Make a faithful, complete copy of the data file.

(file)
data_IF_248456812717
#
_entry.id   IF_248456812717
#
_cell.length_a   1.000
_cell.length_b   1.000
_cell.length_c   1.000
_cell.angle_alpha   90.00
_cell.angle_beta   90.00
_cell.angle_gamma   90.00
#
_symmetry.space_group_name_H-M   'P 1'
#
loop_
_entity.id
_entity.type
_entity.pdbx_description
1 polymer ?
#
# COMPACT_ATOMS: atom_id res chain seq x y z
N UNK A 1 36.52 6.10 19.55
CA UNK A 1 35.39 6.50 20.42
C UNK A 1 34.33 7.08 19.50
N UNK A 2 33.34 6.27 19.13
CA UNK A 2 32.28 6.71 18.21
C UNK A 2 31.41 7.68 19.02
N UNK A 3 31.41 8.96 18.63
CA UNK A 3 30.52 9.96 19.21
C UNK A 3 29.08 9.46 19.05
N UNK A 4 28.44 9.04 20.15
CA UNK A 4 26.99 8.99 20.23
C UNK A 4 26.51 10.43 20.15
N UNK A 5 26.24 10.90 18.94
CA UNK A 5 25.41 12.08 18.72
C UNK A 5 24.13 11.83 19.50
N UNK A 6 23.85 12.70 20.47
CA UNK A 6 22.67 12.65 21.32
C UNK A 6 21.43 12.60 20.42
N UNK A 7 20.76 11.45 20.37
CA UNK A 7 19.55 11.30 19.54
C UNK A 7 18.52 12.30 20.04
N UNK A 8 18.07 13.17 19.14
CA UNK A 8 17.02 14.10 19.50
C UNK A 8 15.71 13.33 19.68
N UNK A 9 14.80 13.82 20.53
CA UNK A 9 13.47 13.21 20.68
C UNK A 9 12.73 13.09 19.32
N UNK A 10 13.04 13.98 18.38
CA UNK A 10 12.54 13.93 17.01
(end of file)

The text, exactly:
data_IF_248456812717
#
_entry.id   IF_248456812717
#
_cell.length_a   1.000
_cell.length_b   1.000
_cell.length_c   1.000
_cell.angle_alpha   90.00
_cell.angle_beta   90.00
_cell.angle_gamma   90.00
#
_symmetry.space_group_name_H-M   'P 1'
#
loop_
_entity.id
_entity.type
_entity.pdbx_description
1 polymer ?
#
# COMPACT_ATOMS: atom_id res chain seq x y z
N UNK A 1 36.52 6.10 19.55
CA UNK A 1 35.39 6.50 20.42
C UNK A 1 34.33 7.08 19.50
N UNK A 2 33.34 6.27 19.13
CA UNK A 2 32.28 6.71 18.21
C UNK A 2 31.41 7.68 19.02
N UNK A 3 31.41 8.96 18.63
CA UNK A 3 30.52 9.96 19.21
C UNK A 3 29.08 9.46 19.05
N UNK A 4 28.44 9.04 20.15
CA UNK A 4 26.99 8.99 20.23
C UNK A 4 26.51 10.43 20.15
N UNK A 5 26.24 10.90 18.94
CA UNK A 5 25.41 12.08 18.72
C UNK A 5 24.13 11.83 19.50
N UNK A 6 23.85 12.70 20.47
CA UNK A 6 22.67 12.65 21.32
C UNK A 6 21.43 12.60 20.42
N UNK A 7 20.76 11.45 20.37
CA UNK A 7 19.55 11.30 19.54
C UNK A 7 18.52 12.30 20.04
N UNK A 8 18.07 13.17 19.14
CA UNK A 8 17.02 14.10 19.50
C UNK A 8 15.71 13.33 19.68
N UNK A 9 14.80 13.82 20.53
CA UNK A 9 13.47 13.21 20.68
C UNK A 9 12.73 13.09 19.32
N UNK A 10 13.04 13.98 18.38
CA UNK A 10 12.54 13.93 17.01